Proposing a world created through touch rather than sight, Juliana Cerqueira Leite’s brings us Until Different, her first solo exhibition in New York City. As a gathering, this group of sculptures shares a search for legibility with works in concurrent exhibitions across the Bowery, at the New Museum; shows by Sarah Lucas, Marguerite Humeau, and Marianna Simnett. But rather than conduct an inquiry through vision or language, as these artists do, Cerqueira Leite cultivates touch as a way of thinking, harboring its own intelligence.
Making my way to the rear gallery, Cerqueira Leite’s six plaster formations perform as a chorus, clamoring How am I made. Approaching them to formulate a response, the dripped plaster at the sculptures’ bases implies a haste in their making that turns this question into a plea. Peering around to the other side of the plaster globs, smears, and bulbs of Cerqueira Letie’s material are smooth and articulate casts, fragments of her body. Recalling Duchamp’s “Nude Descending A Staircase,” traces of the artist’s hands, knees, and elbows shift and repeat the chant How am I made. As if begging for the sixty seventh time might return something different than it did the sixth.
Plaster splashing against the artist’s skin must have required her stillness as it heated and hardened, providing time for her to think from inside her sculptures. Extracting herself from the cured material leaves voids, recalling her absence. While some of the other castings, instead, become molds to be filled with plaster, creating a duplication of her form in the positive. Added together, they suggest the boundaries of a body that should not be possible according to how bodies are commonly understood. But Cerqueira Leite forgoes the reassurance of inside and out to discover an existence where the rules of familiarity are replaced with a curiosity about what can be done with flesh.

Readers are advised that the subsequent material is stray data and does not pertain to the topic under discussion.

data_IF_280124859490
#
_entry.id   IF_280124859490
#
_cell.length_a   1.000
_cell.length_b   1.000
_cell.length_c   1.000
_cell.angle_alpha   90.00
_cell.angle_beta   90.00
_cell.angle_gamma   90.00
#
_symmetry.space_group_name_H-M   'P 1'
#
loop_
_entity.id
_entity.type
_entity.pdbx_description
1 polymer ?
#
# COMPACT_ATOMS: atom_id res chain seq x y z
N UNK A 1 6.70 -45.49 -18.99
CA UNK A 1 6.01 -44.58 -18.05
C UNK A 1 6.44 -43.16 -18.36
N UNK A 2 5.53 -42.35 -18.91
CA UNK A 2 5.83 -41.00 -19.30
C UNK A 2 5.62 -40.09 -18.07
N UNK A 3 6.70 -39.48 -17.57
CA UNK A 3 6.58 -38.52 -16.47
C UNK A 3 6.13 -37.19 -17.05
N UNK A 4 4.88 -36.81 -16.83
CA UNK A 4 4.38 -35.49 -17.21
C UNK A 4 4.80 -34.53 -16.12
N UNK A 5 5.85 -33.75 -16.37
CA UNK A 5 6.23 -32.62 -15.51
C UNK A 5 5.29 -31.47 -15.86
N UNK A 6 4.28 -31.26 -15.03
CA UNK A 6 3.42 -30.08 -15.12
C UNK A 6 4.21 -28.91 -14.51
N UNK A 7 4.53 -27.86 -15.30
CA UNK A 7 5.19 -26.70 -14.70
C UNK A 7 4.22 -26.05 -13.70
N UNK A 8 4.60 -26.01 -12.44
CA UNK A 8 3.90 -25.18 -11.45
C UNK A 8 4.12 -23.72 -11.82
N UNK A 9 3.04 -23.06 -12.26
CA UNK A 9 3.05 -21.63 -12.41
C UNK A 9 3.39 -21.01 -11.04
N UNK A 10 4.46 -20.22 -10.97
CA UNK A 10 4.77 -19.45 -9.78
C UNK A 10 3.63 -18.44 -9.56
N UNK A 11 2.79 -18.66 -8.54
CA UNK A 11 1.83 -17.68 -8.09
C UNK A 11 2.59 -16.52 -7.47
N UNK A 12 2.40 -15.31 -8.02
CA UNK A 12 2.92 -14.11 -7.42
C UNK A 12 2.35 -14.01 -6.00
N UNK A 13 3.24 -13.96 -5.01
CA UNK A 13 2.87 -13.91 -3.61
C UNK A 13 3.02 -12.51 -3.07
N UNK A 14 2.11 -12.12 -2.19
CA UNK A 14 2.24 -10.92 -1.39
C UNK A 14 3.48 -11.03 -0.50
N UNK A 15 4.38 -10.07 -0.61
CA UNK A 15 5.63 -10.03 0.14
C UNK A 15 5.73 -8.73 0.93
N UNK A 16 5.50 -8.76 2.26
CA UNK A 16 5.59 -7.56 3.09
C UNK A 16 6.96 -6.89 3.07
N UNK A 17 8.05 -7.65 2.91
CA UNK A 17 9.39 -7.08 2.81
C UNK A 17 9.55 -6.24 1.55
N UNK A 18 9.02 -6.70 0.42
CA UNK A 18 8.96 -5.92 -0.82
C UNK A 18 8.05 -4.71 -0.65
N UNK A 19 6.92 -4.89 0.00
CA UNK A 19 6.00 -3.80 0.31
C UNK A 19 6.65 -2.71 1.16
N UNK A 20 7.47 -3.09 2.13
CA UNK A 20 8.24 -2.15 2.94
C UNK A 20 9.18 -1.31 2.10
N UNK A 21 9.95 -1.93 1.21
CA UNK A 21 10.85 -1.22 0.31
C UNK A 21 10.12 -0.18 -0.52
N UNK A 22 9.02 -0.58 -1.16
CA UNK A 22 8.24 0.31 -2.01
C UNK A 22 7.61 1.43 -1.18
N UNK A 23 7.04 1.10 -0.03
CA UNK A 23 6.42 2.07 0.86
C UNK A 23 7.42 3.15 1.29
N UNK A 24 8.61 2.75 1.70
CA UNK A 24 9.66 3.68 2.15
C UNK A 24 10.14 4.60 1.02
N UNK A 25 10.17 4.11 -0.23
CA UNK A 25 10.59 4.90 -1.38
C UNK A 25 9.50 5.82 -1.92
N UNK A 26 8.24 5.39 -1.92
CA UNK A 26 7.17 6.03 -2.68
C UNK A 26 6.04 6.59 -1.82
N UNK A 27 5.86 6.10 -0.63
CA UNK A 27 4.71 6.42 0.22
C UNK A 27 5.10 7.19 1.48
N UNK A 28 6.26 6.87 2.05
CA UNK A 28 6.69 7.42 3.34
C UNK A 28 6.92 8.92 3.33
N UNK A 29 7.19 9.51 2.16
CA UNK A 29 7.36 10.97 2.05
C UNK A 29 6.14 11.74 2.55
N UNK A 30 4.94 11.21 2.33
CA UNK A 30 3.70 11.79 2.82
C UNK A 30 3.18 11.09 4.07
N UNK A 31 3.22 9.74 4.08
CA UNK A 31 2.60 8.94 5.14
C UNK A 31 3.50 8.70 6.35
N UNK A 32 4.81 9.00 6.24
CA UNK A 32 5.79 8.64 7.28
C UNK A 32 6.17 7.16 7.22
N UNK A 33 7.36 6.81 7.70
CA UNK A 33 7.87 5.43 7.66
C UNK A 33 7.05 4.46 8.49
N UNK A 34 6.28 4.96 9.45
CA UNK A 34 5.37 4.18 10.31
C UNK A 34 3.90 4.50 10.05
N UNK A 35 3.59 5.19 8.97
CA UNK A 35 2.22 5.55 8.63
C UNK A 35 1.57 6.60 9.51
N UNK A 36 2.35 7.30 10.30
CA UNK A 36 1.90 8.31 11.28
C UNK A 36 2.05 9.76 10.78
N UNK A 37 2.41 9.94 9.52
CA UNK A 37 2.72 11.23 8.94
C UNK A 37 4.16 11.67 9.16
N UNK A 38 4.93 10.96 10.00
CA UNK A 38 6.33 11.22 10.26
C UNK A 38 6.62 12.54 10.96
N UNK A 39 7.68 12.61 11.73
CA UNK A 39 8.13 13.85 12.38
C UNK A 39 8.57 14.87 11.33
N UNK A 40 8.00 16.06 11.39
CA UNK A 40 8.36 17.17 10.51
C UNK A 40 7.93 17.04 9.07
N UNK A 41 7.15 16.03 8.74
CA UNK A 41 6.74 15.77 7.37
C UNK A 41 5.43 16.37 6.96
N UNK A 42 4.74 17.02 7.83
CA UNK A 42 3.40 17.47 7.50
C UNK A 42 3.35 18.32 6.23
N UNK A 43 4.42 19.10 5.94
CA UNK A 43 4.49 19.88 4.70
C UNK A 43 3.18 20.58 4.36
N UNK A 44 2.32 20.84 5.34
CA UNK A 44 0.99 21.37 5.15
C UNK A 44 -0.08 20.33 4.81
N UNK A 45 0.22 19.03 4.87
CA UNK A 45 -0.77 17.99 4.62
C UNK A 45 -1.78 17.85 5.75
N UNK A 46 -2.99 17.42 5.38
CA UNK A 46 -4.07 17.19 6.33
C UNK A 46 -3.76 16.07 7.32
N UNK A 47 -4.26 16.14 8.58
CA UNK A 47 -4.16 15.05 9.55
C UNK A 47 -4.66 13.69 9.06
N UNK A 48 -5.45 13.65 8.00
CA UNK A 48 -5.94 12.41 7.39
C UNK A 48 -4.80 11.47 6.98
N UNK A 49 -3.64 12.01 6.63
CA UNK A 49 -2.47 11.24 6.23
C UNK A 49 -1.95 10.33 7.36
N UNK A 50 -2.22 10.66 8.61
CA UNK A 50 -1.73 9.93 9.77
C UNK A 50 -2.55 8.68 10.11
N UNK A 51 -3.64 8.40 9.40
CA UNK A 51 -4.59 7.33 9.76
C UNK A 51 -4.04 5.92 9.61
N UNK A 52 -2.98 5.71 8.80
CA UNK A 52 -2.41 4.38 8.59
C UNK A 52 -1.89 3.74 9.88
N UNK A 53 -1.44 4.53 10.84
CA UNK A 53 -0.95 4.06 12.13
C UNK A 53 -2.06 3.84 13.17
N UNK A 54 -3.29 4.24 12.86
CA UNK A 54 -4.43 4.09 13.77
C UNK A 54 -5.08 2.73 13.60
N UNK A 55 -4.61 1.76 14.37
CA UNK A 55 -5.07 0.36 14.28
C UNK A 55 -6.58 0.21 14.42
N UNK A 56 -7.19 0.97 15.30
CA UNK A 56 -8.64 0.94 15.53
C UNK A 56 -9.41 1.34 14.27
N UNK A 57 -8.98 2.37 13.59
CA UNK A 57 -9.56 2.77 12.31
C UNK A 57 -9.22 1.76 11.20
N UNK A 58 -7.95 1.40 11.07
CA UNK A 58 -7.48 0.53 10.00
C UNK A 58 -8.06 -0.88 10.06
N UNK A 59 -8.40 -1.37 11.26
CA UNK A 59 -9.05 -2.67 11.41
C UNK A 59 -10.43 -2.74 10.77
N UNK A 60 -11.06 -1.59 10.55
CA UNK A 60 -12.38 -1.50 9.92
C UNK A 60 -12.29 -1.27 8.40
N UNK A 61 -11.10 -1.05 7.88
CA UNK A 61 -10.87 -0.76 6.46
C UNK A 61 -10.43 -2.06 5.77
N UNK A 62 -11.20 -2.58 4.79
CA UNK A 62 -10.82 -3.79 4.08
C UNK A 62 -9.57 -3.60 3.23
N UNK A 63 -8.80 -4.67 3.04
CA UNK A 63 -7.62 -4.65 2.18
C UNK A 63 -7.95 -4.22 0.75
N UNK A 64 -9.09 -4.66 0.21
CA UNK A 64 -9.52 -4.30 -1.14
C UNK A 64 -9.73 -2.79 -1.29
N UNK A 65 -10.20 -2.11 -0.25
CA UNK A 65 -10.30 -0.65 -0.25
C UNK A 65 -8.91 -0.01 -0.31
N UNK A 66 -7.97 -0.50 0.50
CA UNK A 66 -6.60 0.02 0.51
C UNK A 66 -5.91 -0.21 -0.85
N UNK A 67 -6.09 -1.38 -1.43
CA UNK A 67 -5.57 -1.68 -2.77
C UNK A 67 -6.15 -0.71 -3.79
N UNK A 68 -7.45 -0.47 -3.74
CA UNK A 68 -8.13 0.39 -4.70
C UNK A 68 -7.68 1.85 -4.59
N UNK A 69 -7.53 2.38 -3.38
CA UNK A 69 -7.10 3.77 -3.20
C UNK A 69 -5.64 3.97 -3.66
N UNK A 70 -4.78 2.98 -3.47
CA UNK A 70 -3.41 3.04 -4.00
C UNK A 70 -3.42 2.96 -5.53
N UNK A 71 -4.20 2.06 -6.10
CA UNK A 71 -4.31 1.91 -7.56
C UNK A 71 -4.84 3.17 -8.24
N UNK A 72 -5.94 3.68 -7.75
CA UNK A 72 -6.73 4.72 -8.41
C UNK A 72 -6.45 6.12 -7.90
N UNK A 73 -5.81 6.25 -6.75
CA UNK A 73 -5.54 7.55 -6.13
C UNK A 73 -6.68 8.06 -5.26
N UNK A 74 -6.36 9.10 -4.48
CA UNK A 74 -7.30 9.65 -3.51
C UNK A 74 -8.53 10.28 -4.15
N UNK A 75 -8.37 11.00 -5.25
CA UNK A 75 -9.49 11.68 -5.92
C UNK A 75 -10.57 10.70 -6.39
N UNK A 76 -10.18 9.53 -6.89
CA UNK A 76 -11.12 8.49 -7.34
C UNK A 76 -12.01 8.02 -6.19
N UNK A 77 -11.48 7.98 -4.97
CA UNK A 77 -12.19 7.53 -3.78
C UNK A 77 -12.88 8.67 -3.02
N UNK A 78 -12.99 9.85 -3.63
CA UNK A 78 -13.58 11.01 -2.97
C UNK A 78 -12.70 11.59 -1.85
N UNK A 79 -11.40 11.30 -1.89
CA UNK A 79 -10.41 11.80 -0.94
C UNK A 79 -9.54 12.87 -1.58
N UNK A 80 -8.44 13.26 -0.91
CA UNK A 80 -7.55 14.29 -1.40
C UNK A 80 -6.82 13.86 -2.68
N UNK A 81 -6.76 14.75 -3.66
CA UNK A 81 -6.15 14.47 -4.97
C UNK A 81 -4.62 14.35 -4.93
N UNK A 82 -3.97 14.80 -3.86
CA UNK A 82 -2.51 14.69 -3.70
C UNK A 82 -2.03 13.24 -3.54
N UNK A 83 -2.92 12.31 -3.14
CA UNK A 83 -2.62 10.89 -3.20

After some time, I come to realize that the persistence of the question, How am I made, is not her sculpture’s question, but mine. It is me, their audience, all along, tricked by my own unwitting act of ventriloquism, projecting speech onto them. And now, I start asking this question about myself, producing a new urgency. My initial interest in how Cerqueira Leite’s works are physically constructed morphs into wondering about who I would be if touch were my only access to what constitutes existing. Suddenly, the sculptures drop their pretense as separate objects to reveal themselves as traces of sensation, accumulated to understand fundamental questions about existence through a body sensitive only to what is tactile.
“Urn 3” recalls a torso, rhythmically caressed into possibility, whose top most edge is low enough for me to reach my hand over and into. Were I to probe the void it encases, I would discover it is too deep for my arm to stretch through and feel its end. No clue about how far down it goes is offered by the base made from vacated hands planted next to absent feet. Fixed in a squat position, this carapace supports the tower’s diminishing diameter whose texture suggests the fingers of another body that made this cone’s brown rising possible. Do such tactile attentions of another imply individuation, or are interactions producing sensations of touch to be understood as two moving as one? Perhaps this kind of thinking about bodies, bodies as separate or entwined, is a product of vision. Cerqueira Leite’s sculptures do away with “me” and “you,” leaving us to understand interaction as a kind of self, apart from the bodies that produced it.
“Cinq a,” upright but lurching, is a counterpoint to “Urn 3,” as it offers a sense of being that is understandable only through one’s own touch. Plaster slathered here records this fleeting moment. Thickened and hardened white gypsum cement describes the simultaneity of sensation experienced from both sides of the skin, inside and out, where awareness arises from the accumulation of incremental fingerings.
Cerqueira Leite poses a chance to feel the lifecycles of flora in “Urn 4.” Hanging over damp soil, the cast of a body is positioned to excrete what becomes nutrition for the small fern below. Dry plaster leaching water from its environment and then dripping into the terrarium offers this plant sensations of wetness all around. The promise of food that we might not perceive if dependent on sight, might have a different meaning when considered using botanical sensations.
How am I made — the question that recurs through Until Different — behaves like a curiosity that cycles, a want like hunger or arousal. Cerqueira Leite’s exhibition expresses this circularity by testing how bodily and viscerally directed sculptural forms are experienced, bringing awareness to gaps deep within a collective understanding of how we know ‘self’.
Until Different is on view at Arsenal Contemporary (214 Bowery, Lower East Side, Manhattan) through November 4.